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Is the govt violating tobacco companies' FoS?

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2/9/2015 12:13:30 PM
Posted: 3 years ago
The feds are putting warning labels on cigarette ads by the largest American tobacco companies. They are suing the federal government saying that that this violates their freedom of speech. What is important to note is that the government can infringe speech if and only if there is a clear and present danger. They claim that the ads "scream" at viewers not to purchase a lawfully make and sold produce. "[the graphic warning labels are] direct advocacy not to buy the product as opposed to a straightforward warning," their lead lawyer says. The lawsuit is filed specifically against the FDA and the HHSD. The FDA said in June 2011 that such warning labels plus the number 1-800-QUIT-NOW would have to cover at least half of each cigarette pack. As noted on, however, tobacco causes more premature and preventable deaths in the US and is behind 500,000 of them a year. They believe that new warnings are a major step forward in raising awareness of the dangers of tobacco use and hopes this will decrease the number of smokers, save lives, increase life expectancy, and reduce health care costs. They also believe that these gross images will persuade impressionable kids and teens not to smoke.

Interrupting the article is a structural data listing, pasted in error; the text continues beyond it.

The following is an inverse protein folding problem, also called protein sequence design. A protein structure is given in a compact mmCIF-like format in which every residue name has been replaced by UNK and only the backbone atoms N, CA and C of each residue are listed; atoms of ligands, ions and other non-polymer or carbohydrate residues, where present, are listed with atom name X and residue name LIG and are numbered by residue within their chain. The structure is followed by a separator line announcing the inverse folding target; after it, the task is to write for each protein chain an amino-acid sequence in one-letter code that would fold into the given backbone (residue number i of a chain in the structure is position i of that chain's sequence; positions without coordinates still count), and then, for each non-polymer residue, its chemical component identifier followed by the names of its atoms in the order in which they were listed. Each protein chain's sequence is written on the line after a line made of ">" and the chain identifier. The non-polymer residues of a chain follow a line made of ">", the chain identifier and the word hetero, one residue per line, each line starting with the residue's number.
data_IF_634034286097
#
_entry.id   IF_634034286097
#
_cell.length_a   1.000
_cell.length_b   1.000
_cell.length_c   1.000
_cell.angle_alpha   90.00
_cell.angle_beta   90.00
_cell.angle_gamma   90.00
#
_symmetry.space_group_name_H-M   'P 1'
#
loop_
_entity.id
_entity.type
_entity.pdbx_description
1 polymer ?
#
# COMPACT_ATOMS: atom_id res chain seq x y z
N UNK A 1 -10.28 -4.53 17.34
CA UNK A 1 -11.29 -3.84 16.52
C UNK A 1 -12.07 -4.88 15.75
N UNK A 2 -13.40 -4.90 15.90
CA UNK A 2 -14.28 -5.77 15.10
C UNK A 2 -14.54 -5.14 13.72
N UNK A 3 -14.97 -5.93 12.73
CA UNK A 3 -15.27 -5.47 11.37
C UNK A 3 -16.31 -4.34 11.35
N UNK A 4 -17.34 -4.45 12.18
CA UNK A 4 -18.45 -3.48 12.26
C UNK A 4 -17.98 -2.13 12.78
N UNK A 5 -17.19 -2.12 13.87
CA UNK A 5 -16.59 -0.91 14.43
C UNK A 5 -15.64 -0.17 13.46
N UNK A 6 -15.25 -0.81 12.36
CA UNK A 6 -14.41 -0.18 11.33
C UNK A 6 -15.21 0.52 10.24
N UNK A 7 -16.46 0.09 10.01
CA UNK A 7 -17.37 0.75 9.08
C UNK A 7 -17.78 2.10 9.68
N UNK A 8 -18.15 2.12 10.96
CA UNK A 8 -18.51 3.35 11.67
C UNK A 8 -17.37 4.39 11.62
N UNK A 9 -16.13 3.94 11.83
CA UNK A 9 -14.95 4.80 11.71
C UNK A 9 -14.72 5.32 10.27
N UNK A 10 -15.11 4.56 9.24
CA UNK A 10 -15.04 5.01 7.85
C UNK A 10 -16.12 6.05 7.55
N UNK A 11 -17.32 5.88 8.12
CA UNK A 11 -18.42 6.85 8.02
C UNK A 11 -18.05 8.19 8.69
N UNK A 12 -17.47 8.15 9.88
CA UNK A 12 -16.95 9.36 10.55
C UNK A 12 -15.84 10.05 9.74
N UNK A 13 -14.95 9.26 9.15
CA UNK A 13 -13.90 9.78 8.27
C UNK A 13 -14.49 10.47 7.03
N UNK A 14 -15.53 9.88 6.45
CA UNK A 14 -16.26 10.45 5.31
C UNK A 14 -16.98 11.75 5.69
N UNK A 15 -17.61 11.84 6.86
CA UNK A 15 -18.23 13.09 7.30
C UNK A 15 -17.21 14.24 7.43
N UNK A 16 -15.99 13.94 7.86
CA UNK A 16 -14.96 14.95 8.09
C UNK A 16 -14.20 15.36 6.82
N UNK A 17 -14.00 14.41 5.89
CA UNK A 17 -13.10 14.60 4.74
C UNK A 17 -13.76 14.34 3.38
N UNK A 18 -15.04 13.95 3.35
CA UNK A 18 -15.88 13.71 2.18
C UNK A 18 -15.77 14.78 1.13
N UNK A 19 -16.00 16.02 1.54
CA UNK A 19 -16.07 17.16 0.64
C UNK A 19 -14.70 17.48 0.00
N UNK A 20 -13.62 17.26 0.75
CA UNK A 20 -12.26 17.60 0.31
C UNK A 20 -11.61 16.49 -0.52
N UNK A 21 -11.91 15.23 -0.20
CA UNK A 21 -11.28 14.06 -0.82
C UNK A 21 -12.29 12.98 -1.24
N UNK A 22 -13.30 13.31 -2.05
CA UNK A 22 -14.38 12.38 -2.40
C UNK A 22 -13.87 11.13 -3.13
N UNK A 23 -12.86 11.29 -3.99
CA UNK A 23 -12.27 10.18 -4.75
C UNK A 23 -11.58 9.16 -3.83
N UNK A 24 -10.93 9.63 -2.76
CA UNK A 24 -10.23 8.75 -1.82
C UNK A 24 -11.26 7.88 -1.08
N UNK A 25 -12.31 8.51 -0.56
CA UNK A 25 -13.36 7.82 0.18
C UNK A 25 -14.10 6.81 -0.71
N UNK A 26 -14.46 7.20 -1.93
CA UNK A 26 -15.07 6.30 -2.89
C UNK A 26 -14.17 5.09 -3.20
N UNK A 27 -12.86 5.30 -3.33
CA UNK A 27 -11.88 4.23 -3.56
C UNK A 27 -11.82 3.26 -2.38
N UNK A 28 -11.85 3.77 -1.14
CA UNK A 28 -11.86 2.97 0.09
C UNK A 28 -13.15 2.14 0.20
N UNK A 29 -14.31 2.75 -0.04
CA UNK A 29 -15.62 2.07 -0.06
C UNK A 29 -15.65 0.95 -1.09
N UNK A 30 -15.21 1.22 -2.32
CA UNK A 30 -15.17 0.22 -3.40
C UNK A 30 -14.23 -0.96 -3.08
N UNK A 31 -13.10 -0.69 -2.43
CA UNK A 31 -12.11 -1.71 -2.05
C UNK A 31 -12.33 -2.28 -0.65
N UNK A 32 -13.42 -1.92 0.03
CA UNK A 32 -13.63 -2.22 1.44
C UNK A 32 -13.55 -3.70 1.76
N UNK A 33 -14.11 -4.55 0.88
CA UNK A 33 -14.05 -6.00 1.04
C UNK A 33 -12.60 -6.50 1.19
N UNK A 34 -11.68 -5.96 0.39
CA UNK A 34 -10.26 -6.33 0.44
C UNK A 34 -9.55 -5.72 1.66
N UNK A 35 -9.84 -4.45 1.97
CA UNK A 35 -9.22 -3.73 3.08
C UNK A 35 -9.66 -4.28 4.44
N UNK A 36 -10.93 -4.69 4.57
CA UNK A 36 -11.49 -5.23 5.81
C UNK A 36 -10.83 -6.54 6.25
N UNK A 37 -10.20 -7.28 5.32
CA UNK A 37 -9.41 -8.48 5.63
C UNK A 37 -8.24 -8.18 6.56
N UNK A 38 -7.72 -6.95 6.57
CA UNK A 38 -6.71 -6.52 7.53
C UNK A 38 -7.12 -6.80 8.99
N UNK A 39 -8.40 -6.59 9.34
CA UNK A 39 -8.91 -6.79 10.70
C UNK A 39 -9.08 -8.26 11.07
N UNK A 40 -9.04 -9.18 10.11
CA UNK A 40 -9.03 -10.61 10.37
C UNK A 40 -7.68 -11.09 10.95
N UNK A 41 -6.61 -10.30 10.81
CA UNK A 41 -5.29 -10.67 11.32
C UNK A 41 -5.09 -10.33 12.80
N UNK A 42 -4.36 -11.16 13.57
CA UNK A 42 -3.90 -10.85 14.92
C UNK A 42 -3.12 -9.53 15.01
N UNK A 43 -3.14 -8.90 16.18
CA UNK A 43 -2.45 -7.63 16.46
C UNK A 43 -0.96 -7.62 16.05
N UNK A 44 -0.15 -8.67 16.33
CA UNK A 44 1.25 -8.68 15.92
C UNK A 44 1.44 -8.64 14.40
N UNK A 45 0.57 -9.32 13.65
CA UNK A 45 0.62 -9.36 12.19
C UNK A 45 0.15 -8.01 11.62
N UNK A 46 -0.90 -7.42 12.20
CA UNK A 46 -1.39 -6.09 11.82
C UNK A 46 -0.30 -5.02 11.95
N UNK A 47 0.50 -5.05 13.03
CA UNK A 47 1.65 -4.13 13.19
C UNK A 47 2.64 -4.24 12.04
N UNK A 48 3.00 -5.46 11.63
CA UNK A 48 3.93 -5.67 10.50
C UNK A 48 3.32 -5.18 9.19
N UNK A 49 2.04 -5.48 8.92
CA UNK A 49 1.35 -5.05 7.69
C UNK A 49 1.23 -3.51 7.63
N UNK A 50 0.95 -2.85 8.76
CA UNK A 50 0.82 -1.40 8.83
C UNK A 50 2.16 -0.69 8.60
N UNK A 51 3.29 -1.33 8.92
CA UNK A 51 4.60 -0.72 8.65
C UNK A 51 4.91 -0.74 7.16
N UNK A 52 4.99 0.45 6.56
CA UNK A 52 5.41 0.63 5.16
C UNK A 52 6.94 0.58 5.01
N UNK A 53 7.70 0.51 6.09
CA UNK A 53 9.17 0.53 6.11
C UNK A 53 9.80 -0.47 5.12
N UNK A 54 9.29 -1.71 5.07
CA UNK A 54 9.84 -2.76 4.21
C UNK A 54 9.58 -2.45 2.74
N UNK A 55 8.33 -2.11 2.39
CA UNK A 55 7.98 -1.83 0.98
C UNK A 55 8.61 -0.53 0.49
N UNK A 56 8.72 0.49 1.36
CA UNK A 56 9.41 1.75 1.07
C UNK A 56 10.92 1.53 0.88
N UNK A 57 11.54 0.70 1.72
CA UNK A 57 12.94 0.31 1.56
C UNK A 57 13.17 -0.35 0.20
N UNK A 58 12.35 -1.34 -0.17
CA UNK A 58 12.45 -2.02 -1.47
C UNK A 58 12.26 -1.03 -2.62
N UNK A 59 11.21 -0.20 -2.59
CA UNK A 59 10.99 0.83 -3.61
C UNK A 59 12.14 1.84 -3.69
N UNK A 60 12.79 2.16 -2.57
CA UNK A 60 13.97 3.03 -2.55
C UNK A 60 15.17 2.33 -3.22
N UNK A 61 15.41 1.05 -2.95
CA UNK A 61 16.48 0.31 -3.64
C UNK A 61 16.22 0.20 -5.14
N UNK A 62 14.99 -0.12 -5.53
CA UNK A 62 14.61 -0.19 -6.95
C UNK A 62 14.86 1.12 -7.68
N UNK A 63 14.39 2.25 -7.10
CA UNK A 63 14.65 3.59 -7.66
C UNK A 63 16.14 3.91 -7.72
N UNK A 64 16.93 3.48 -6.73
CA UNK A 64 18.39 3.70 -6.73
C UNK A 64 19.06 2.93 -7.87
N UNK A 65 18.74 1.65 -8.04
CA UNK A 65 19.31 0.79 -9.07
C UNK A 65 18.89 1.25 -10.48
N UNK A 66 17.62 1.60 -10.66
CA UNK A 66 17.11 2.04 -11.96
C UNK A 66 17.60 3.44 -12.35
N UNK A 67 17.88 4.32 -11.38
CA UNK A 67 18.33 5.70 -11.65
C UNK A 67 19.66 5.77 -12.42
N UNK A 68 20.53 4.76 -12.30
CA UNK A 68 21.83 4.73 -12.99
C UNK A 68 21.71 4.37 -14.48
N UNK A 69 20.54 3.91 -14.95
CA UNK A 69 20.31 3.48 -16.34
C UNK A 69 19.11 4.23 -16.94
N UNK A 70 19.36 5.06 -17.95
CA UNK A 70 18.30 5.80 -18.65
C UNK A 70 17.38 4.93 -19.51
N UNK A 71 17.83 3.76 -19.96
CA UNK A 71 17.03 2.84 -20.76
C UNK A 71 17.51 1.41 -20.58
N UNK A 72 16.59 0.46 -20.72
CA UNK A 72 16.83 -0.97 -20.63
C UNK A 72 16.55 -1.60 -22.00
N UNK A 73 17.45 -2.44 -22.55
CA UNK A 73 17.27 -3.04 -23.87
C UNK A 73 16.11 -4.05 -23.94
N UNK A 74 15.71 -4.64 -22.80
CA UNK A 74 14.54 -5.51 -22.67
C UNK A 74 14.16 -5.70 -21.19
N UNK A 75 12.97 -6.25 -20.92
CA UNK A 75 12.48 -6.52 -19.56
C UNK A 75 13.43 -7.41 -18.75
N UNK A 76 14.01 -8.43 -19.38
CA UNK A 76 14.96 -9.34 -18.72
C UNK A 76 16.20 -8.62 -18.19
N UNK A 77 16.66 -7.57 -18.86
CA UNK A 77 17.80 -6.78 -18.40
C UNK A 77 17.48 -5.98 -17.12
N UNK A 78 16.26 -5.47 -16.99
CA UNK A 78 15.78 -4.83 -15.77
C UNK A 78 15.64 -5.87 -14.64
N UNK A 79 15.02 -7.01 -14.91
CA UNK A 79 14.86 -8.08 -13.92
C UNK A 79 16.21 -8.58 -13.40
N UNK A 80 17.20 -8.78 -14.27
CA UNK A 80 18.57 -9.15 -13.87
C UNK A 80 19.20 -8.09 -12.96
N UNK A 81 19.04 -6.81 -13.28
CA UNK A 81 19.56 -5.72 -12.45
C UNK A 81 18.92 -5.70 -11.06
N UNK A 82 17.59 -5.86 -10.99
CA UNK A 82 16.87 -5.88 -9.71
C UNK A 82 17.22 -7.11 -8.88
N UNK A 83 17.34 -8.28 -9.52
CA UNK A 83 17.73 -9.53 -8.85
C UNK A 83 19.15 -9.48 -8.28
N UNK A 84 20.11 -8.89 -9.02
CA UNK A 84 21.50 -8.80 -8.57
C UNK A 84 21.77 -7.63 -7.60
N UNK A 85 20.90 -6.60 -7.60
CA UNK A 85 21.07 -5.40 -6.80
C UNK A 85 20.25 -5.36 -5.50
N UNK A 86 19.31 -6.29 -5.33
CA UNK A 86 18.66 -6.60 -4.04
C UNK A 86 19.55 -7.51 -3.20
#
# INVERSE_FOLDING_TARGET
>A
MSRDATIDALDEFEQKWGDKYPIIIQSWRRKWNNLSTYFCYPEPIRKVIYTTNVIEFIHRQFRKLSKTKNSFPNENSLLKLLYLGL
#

So, conclusively, the government does have good intentions behind what they are doing. But very young children may be scarred for life by the images on the warning labels. But they can also raise awareness of the dangers of smoking and promote better health. On the other hand, the companies won't make as much money.

So what do you think? Is their freedom of speech being violated? If so, is there a clear and present danger as required?
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